The currently running Gujjar protest for reservation turned violent on Sunday. The protest was on its third day when protesters carrying sticks clashed with cops. The clash resulted into the Rajasthan government imposing prohibitory orders in Dholpur, Karauli and Bharatpur districts.
Violence was widespread, mainly in Dholpur. Four cops were injured in stone-pelting. As many as 26 trains were diverted and 12 others cancelled due to protests on tracks. The protesters also blocked road traffic at Gudla in Karauli, Asind in Bhilwara, Nainwa in Bundi and on the Jaipur highway in Ajmer.
An intelligence alert has been issued for Dausa district too.
DGP (law and order) ML Lather told TOI that situation in Dholpur was quickly brought under control by the local police but at least four cops sustained injuries due to stone pelting by agitators. “Some people had tried to block the traffic on Chambal Bridge in Dholpur. When the protesters began to misbehave with passengers in cars and buses, police had to intervene. When the protesters started hurling stones at cops, Dholpur police resorted to firing teargas shells. We have filed three FIRs. Two more cases will be filed as public property and police vehicles have been damaged,” he said, adding that old videos from the 2007 Gujjar agitation were being made viral to whip up passions.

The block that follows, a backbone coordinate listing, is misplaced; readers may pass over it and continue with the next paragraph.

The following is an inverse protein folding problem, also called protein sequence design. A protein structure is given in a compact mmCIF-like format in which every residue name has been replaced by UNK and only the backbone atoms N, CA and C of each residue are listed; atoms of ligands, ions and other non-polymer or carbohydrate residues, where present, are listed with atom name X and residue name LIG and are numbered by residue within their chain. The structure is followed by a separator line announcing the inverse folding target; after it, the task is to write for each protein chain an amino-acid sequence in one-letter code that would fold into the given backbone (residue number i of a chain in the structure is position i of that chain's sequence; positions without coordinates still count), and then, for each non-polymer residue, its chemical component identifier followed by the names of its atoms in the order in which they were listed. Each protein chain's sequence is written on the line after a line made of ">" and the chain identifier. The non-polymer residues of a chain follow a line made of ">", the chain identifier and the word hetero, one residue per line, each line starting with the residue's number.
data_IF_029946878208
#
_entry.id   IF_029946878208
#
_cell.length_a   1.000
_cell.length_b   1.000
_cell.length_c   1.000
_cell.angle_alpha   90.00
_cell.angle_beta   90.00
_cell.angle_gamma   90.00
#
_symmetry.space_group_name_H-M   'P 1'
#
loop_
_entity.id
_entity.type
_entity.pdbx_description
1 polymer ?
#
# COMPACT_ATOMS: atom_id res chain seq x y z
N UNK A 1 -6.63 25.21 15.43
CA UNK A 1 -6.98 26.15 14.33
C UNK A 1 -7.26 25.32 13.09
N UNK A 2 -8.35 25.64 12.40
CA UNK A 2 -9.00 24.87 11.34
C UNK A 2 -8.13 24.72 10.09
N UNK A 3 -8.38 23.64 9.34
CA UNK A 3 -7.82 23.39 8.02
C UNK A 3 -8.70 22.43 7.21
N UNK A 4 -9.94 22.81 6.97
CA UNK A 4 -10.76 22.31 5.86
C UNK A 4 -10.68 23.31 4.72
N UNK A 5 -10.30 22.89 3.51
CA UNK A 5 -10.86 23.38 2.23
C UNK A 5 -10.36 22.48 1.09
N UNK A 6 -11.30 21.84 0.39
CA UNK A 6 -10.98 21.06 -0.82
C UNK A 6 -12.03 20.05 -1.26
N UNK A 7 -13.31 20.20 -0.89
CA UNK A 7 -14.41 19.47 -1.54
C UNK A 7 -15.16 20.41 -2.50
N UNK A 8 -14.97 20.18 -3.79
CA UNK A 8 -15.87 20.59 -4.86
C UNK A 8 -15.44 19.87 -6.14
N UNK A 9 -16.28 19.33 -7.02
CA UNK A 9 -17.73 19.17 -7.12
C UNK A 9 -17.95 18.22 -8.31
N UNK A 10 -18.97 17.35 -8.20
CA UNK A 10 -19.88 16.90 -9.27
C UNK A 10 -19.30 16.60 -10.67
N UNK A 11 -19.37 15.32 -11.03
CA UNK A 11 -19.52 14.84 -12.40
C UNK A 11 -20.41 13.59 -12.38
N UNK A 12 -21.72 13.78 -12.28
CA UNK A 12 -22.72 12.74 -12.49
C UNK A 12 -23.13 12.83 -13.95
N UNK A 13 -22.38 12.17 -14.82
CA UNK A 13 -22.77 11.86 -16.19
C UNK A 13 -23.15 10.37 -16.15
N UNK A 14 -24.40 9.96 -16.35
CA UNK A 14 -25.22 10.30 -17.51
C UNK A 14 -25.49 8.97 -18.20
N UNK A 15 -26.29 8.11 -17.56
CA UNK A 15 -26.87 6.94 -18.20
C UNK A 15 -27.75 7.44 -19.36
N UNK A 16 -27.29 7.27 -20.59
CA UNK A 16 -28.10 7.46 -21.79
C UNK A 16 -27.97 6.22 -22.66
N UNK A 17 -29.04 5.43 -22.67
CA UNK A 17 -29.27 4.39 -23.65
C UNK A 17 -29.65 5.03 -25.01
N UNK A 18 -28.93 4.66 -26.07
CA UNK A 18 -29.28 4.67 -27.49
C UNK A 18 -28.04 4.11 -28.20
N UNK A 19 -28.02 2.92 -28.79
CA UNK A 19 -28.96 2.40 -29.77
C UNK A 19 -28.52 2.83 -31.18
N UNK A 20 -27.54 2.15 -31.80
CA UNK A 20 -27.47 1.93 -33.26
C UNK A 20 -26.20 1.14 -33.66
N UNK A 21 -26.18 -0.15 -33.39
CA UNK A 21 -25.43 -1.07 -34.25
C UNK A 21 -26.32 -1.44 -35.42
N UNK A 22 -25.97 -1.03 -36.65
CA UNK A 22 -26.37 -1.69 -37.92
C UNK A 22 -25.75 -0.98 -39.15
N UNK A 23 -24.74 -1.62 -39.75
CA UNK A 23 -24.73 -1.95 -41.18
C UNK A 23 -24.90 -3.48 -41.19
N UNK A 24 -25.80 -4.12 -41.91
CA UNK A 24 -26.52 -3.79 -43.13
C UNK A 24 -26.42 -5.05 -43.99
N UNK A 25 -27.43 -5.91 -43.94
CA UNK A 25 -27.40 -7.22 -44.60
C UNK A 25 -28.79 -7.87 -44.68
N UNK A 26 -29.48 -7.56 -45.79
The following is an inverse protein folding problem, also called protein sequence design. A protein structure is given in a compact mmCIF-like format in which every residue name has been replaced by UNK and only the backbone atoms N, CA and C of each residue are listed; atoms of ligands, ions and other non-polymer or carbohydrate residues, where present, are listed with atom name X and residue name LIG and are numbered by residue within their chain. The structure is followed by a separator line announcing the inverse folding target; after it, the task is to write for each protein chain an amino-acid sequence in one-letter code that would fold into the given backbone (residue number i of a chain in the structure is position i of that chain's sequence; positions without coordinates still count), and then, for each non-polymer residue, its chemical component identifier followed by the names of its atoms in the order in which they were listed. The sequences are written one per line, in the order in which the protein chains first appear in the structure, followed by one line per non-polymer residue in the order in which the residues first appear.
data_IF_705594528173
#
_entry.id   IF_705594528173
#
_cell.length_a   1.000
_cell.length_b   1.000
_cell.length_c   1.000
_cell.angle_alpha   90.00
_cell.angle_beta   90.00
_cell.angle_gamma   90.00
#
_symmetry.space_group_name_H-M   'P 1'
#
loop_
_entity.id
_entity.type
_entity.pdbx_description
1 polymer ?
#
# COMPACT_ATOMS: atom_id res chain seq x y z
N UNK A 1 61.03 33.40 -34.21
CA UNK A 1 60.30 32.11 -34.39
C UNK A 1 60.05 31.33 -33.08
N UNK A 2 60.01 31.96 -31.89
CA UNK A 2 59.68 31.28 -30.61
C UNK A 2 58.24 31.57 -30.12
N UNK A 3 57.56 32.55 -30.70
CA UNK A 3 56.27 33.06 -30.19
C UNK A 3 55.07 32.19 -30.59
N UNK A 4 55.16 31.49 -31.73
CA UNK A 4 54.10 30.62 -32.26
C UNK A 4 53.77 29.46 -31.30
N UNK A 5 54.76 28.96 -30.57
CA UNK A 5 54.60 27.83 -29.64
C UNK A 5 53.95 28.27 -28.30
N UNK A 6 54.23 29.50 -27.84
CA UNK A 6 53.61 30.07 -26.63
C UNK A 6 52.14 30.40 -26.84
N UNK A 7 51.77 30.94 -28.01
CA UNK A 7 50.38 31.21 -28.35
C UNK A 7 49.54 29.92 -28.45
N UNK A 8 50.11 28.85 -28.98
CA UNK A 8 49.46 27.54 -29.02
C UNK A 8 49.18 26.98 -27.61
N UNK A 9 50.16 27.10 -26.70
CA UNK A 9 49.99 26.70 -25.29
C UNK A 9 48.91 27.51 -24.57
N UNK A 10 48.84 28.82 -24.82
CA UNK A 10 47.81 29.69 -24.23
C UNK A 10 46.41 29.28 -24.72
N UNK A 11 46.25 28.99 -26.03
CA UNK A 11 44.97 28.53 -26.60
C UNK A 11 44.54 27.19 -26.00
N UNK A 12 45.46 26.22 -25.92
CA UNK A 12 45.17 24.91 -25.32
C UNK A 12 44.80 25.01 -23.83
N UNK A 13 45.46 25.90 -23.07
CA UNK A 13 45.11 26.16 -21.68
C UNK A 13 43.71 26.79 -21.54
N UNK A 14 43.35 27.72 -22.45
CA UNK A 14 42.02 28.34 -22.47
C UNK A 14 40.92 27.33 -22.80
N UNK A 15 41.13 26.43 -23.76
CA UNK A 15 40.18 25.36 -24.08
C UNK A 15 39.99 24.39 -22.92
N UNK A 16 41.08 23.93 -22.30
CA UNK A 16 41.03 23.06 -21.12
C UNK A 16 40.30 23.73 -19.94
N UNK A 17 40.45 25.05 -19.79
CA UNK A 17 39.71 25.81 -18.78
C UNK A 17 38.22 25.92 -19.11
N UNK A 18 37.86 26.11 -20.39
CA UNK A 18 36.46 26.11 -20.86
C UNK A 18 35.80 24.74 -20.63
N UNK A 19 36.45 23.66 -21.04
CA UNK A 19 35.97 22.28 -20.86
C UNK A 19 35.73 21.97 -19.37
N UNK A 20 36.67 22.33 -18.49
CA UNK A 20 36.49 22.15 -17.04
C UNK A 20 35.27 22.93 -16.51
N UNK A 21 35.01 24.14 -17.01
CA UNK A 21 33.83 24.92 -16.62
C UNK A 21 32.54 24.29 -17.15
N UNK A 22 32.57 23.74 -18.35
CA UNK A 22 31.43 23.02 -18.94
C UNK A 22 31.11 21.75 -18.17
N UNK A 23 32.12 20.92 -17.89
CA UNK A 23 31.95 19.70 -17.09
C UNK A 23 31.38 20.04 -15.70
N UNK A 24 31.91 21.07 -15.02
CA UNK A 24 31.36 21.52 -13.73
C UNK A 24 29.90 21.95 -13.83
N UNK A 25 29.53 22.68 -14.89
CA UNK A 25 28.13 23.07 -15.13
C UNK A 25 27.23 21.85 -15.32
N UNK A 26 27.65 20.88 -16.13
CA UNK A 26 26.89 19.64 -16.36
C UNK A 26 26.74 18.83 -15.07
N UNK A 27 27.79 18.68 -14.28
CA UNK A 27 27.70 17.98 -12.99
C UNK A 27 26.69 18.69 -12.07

CM Ashok Gehlot claimed that some miscreants had got involved in the clashes. “Bainsla ji (agitation leader Kirori Singh Bainsla) had appealed for peace and people should listen to his message. The doors for dialogue are open from our side,” he told reporters.
Clashes in Dholpur sent nearby Karauli and Bharatpur district administrations into a tizzy. “We have decided to impose Section 144 for the entire Karauli district,” said district collector Nanu Mal Pahdia.
Meanwhile, the Karauli administration pasted a notice on the house of Kirori Singh Bainsla for violation of court orders. A meeting was called by additional chief secretary (home). “We have told SPs where Gujjars decide to sit on roads, they must find alternative routes to divert traffic,” an official said.